A digression: I seem to be having a vintage movie week. In New York last weekend, Robert Vaughn, the last surviving member of THE MAGNIFICENT SEVEN, was introducing a screening at Lincoln Center as part of a festival of Steve McQueen movies, and I went along. I sat two rows behind Vaughn, who was gracious and funny in his introduction, and found myself watching his responses to a movie that he claimed not to have seen in many decades. As I did so, I wondered at how it must feel to be watching the ghosts of these men that he had known flicker upon the screen. There was McQueen, stealing the movie by constantly performing bits of business whenever the camera was on him, even at the risk of upstaging and antagonizing its nominal star, Yul Brynner. Rarely can a movie have provided so many stars of the future–McQueen, Charles Bronson, James Coburn, Vaughn–with such iconic roles. Even Brad Dexter, the forgotten member (ask any pub quiz team to name the original Seven, and Dexter is the one with whom its members will generally struggle), shines, and I felt a particular pang at the sight of Horst Buchholz, brimful of energy and bravado. I thought, too, that I saw Vaughn respond to the sight of the young actor, now, like all the others, gone from this life, yet still with this enduring memorial to him in his prime. The audience applauded when Vaughn’s character, a gunman tormented by the fear of death, eventually overcomes his dread and kicks in the doorway of a makeshift prison cell, gun blazing, to rescue the farmers imprisoned within. There is a unique joy to be gained from the communal experience of watching a classic movie in a theater, surrounded by people who feel nothing but love for the movie and its stars. I imagine that the experience was very moving for Vaughn; he was there not only in his own capacity, but as a representative of those who had gone before him.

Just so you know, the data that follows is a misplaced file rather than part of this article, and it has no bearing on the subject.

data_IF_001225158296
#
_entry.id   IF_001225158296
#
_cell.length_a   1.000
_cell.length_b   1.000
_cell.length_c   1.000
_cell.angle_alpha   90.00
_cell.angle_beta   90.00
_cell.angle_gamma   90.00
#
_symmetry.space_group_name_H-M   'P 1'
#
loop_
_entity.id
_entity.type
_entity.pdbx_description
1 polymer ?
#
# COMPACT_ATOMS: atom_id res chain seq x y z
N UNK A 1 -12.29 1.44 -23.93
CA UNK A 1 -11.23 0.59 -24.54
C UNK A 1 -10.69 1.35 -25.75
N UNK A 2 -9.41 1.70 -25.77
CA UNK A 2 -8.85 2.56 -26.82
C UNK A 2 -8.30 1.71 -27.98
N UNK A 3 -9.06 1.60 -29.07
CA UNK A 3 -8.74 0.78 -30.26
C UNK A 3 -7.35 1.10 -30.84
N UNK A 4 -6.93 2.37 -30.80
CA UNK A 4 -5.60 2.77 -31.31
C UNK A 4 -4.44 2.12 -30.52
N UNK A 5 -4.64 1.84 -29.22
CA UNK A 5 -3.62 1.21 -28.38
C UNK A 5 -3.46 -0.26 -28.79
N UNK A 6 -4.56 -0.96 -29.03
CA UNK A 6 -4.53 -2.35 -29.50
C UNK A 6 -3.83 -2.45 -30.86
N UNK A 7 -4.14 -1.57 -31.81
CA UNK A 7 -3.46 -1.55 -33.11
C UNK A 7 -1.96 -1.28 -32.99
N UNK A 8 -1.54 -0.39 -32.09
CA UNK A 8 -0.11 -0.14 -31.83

Afterwards, I stayed on to watch another McQueen western, NEVADA SMITH, which I had never seen before. While by no means a bad movie, it seemed relatively minor after THE MAGINFICENT SEVEN, grim, and overlong, and one-paced. THE MAGINFICENT SEVEN is brilliant, NEVADA SMITH merely competent.

Such matters have been on my mind recently, for THE NEW DAUGHTER, the first movies to be made from my work, is nearing completion. Last week, John Travis, the movie’s very talented screenwriter, saw it for the first time in a small screening room, or at least saw 98 per cent of it, as the last fine-tuning is still being done.

John, who is a harsh judge of his own work, emerged hugely enthused. I’m sure that he won’t mind some of his comments being reproduced here:

It's an adult, very well acted and directed, beautifully shot movie with a real sense of dread the whole way through, well. In fact, it's almost a little Spanish.


maybe it’s like David Cronenberg directed it. It's kind of like A HISTORY OF VIOLENCE, but with monsters instead mobsters...

I’m relieved, to be honest. I wanted it to be good, not only for my sake but for the sake of the people I met on the set of the film, all of whom were kind and talented and deeply committed to the work in hand. Furthermore, the film seems to be a throwback to an earlier era of movie-making, as it has been made without recourse to CGI. Instead it relies on make-up, and actors, and the use of light and shade. I’m looking forward to seeing it.